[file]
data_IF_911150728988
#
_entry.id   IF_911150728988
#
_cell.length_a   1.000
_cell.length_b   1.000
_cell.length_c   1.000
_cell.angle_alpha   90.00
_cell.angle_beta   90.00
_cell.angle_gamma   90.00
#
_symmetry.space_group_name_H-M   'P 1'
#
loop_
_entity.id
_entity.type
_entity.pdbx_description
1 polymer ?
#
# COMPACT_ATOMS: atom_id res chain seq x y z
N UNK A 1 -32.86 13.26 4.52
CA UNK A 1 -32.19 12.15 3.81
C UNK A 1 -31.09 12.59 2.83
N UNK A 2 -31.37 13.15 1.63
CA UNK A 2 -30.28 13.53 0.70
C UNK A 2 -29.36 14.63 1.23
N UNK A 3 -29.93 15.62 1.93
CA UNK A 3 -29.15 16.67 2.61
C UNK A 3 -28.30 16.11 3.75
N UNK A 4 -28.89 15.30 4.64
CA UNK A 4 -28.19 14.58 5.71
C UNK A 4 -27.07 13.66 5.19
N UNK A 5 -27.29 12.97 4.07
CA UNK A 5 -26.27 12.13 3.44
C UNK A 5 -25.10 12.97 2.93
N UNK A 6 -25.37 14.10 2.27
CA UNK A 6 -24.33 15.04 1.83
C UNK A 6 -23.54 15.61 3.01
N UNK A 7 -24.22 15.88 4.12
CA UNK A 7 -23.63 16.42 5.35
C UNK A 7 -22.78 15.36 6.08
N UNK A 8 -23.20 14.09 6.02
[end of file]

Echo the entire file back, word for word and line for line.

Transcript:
data_IF_911150728988
#
_entry.id   IF_911150728988
#
_cell.length_a   1.000
_cell.length_b   1.000
_cell.length_c   1.000
_cell.angle_alpha   90.00
_cell.angle_beta   90.00
_cell.angle_gamma   90.00
#
_symmetry.space_group_name_H-M   'P 1'
#
loop_
_entity.id
_entity.type
_entity.pdbx_description
1 polymer ?
#
# COMPACT_ATOMS: atom_id res chain seq x y z
N UNK A 1 -32.86 13.26 4.52
CA UNK A 1 -32.19 12.15 3.81
C UNK A 1 -31.09 12.59 2.83
N UNK A 2 -31.37 13.15 1.63
CA UNK A 2 -30.28 13.53 0.70
C UNK A 2 -29.36 14.63 1.23
N UNK A 3 -29.93 15.62 1.93
CA UNK A 3 -29.15 16.67 2.61
C UNK A 3 -28.30 16.11 3.75
N UNK A 4 -28.89 15.30 4.64
CA UNK A 4 -28.19 14.58 5.71
C UNK A 4 -27.07 13.66 5.19
N UNK A 5 -27.29 12.97 4.07
CA UNK A 5 -26.27 12.13 3.44
C UNK A 5 -25.10 12.97 2.93
N UNK A 6 -25.37 14.10 2.27
CA UNK A 6 -24.33 15.04 1.83
C UNK A 6 -23.54 15.61 3.01
N UNK A 7 -24.22 15.88 4.12
CA UNK A 7 -23.63 16.42 5.35
C UNK A 7 -22.78 15.36 6.08
N UNK A 8 -23.20 14.09 6.02